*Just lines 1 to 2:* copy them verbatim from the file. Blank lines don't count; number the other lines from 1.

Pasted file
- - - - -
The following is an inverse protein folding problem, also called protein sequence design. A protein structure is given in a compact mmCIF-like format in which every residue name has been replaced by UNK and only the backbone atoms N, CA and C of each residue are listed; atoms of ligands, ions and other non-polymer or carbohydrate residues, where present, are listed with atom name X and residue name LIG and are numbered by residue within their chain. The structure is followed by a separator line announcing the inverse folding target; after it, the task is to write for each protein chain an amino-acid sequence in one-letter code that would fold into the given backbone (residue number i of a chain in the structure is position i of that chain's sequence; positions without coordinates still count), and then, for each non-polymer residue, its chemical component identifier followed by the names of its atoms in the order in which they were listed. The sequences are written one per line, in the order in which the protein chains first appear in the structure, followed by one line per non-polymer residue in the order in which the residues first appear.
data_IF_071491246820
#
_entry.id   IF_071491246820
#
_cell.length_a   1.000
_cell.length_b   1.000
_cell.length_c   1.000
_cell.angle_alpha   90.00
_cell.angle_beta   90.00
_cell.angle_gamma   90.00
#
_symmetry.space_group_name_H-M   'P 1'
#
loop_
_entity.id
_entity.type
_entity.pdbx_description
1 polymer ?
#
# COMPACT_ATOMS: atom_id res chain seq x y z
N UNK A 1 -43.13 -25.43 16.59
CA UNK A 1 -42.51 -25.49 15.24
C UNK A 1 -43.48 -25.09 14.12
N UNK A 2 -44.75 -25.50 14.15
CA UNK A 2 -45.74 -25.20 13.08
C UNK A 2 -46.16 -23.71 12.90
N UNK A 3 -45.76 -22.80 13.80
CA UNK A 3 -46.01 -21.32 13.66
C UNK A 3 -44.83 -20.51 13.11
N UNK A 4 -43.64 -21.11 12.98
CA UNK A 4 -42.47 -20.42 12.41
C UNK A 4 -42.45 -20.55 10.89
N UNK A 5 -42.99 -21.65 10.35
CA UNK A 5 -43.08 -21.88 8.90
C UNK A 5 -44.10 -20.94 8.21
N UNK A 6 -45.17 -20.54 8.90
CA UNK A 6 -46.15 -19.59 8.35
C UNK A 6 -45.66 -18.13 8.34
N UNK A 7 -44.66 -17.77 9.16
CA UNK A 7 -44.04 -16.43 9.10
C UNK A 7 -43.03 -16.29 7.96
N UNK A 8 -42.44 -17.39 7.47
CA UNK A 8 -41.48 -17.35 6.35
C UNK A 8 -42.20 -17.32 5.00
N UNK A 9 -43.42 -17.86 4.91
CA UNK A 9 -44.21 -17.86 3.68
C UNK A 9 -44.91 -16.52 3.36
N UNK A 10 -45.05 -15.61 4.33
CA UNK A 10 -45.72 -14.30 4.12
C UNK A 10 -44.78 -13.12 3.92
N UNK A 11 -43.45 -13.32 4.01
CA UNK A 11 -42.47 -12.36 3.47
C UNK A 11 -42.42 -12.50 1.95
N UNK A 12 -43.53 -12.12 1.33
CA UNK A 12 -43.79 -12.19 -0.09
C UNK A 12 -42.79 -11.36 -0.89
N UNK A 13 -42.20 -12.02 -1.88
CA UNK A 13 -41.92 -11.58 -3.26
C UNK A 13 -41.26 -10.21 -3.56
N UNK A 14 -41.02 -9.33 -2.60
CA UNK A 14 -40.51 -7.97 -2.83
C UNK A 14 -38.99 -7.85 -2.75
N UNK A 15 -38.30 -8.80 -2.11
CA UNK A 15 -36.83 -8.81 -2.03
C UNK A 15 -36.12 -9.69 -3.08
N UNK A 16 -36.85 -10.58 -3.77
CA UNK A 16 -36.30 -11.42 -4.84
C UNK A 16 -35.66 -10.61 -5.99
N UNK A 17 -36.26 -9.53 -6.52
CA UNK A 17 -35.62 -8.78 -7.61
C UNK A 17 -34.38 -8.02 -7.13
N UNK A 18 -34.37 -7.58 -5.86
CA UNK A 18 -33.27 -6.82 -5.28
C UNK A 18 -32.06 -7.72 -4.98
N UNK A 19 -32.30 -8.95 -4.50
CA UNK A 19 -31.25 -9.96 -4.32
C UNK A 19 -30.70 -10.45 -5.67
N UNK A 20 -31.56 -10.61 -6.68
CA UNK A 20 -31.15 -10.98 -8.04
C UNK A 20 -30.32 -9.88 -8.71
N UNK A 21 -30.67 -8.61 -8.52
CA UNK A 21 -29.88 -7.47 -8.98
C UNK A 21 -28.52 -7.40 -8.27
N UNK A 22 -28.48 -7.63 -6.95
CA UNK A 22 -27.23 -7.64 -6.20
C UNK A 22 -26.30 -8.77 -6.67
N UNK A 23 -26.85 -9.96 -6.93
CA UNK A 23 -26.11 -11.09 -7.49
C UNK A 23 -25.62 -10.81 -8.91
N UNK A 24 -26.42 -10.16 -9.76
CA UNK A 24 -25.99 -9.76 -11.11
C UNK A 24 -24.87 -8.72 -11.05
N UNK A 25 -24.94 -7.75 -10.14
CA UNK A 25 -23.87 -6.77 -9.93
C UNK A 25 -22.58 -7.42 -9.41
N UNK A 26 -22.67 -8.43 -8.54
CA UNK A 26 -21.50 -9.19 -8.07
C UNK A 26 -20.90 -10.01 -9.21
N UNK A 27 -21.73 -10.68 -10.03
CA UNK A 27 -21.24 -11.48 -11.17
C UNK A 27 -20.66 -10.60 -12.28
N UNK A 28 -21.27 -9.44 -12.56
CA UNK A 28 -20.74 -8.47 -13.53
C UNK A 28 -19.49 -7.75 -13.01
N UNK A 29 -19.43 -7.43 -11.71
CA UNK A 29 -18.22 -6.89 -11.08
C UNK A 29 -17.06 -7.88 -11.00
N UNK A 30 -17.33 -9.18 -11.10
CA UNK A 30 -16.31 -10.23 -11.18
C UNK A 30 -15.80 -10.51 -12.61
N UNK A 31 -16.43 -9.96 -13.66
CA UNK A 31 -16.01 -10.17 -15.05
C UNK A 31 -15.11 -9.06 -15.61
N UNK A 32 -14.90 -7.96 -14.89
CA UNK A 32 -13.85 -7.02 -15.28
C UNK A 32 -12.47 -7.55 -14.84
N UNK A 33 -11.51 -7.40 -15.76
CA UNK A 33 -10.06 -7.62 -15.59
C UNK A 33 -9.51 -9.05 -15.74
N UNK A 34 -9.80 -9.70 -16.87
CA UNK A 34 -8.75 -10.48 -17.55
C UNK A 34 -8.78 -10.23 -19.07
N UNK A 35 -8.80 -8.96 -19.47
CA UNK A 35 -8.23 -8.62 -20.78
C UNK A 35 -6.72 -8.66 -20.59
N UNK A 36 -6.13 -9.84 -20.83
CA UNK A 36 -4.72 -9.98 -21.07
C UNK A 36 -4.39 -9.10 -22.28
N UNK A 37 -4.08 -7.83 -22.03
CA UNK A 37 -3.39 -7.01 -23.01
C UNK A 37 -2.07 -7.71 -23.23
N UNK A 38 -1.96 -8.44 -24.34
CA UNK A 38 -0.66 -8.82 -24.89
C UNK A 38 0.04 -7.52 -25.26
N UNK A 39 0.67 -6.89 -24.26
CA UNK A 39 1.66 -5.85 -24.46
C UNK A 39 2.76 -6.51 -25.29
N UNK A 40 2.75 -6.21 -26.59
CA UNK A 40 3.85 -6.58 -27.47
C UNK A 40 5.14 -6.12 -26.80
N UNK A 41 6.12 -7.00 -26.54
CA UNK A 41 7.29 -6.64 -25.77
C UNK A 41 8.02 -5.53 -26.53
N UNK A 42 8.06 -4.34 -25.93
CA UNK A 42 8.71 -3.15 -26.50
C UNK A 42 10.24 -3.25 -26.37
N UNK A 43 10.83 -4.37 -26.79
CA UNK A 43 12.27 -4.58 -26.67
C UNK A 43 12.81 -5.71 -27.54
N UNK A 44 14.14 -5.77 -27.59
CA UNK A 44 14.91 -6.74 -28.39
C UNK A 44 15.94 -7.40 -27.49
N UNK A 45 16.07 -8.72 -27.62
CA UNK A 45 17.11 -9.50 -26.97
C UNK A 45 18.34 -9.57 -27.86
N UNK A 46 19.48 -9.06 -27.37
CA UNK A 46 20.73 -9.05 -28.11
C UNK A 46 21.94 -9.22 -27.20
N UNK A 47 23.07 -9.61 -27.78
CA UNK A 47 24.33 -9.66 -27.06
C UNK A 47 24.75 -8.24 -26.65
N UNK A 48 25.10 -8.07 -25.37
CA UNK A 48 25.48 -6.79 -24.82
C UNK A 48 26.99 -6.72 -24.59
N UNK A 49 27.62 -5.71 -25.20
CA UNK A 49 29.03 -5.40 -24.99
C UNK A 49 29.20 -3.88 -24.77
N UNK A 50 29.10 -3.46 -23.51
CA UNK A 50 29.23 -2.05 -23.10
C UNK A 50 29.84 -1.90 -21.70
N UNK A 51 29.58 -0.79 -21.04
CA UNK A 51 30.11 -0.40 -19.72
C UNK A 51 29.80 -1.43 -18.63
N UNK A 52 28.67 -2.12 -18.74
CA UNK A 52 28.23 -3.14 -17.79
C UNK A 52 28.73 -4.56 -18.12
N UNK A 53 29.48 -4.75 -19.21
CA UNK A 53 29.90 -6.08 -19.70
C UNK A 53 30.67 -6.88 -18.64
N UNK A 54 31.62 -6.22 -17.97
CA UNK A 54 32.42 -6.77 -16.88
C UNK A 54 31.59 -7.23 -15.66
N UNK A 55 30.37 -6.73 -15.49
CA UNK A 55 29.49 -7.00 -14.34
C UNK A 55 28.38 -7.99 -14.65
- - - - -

The following is an inverse protein folding problem, also called protein sequence design. A protein structure is given in a compact mmCIF-like format in which every residue name has been replaced by UNK and only the backbone atoms N, CA and C of each residue are listed; atoms of ligands, ions and other non-polymer or carbohydrate residues, where present, are listed with atom name X and residue name LIG and are numbered by residue within their chain. The structure is followed by a separator line announcing the inverse folding target; after it, the task is to write for each protein chain an amino-acid sequence in one-letter code that would fold into the given backbone (residue number i of a chain in the structure is position i of that chain's sequence; positions without coordinates still count), and then, for each non-polymer residue, its chemical component identifier followed by the names of its atoms in the order in which they were listed. The sequences are written one per line, in the order in which the protein chains first appear in the structure, followed by one line per non-polymer residue in the order in which the residues first appear.
data_IF_071491246820